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The MHS Review 395 Vol. 11 No. 17, 1987

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Spencer Bennett


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Elvis and Patti Page were not the on­ly icons of the 1950s. I can remember hot Florida nights when I searched diligently on the shortwave band of my old Silvertone for the Voice of America, and the sounds of the big bands beamed toward hungry Eastern Europeans. There, in the midnight hours, purists could catch the Ell­ington Orchestra and Count Basie, both groups seemingly retrenching and cutting fewer sides but remaining alive as road bands. I knew, even at 16, that I was hearing originals and, in Basie's crisp ensembles and Ellington's excursions into tonal loveliness, the summation of traditions reaching back to the '20s and '30s. (Daytime listen­ing was more difficult, for few FM sta­tions across the country thought jazz had any commercial value; many were experimenting with formulas that lull­ed listeners into somnambulent shop­ping sprees, formulas that are now supermarket cliches.)

But still, if Ellington, Basie, and the Herman bands were in airtime eclipse, there was solace to be found in big bands that found their niches in the post-war boom. A lot of these groups you won't even find indexed .in jazz anthologies: they were either too com­mercial or too eclectic for the purists. But for teenagers just being introduc­ed to the big bands they were our only avenue to the listening experience--just as Elvis was our in­troduction to the blues of Mississippi Blacks.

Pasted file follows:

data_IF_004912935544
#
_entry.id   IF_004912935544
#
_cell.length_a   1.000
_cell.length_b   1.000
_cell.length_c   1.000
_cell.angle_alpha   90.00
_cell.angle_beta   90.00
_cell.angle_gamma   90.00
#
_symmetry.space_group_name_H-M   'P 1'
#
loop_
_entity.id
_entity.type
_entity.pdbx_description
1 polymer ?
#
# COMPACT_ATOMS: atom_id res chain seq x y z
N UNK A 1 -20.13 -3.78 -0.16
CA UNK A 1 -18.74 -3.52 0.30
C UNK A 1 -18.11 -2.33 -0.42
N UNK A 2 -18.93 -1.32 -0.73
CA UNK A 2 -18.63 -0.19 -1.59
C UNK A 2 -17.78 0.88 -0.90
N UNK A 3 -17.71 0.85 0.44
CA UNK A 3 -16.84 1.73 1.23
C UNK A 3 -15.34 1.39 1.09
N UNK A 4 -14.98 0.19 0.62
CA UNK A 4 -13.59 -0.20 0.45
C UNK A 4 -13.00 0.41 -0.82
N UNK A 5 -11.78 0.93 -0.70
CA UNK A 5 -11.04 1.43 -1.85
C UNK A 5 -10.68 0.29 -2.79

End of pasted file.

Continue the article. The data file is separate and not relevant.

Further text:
Les Brown's was one such band and Billy May's was another and Harry James' yet a third. All were deemed commercially acceptable by station managers, and yet all three offered im­provisational excitement framed in ar­rangements using time-honored riffs and smooth group playing. Les Brown captured that sax-section, single-instrument feeling that led us first to Tommy Dorsey and then to Woody Herman's First Herd. Billy May filled his arrangements with footnotes and references to Dixieland that were downright funny. And Harry James opened the door to Dizzy Gillespie and Louis Armstrong for us novices.

Here we have a band which, it seems to me, serves the same function in the '80s. Don't misunderstand. This is not a derivative outfit. The solos are original and the arrangements are fresh. But Schoenberg borrows from the best of the past in what he chooses to play and in the feel he gives the sound.

Benny Carter's "Smoothie," with its laid back "oodlie doodlie" tracking, will confound the ears of any Count Basie expert. "Harmony in Harlem" is an oblique Ellington tune that features a marvelous soprano sax break that is as much Sidney Bechet as it is Johnny Hodges in reference. And the title track, although a Woody Herman piece, echoes the mood of the Glenn Miller band in a haunting atmosphere of pastels.

The point is that this album serves two audiences: the neophyte in jazz and those of us who have been around awhile. The former gets a synthesis of styles and arranging genius spanning some 60 years of big-band history­not a reenactment but a fresh ap­proach to tradition. And for the ad­vanced listener? Well, prepare yourself for an excursion that will send you back to your record library for a delightful refresher course.

Review of Time Waits for No One pg 29

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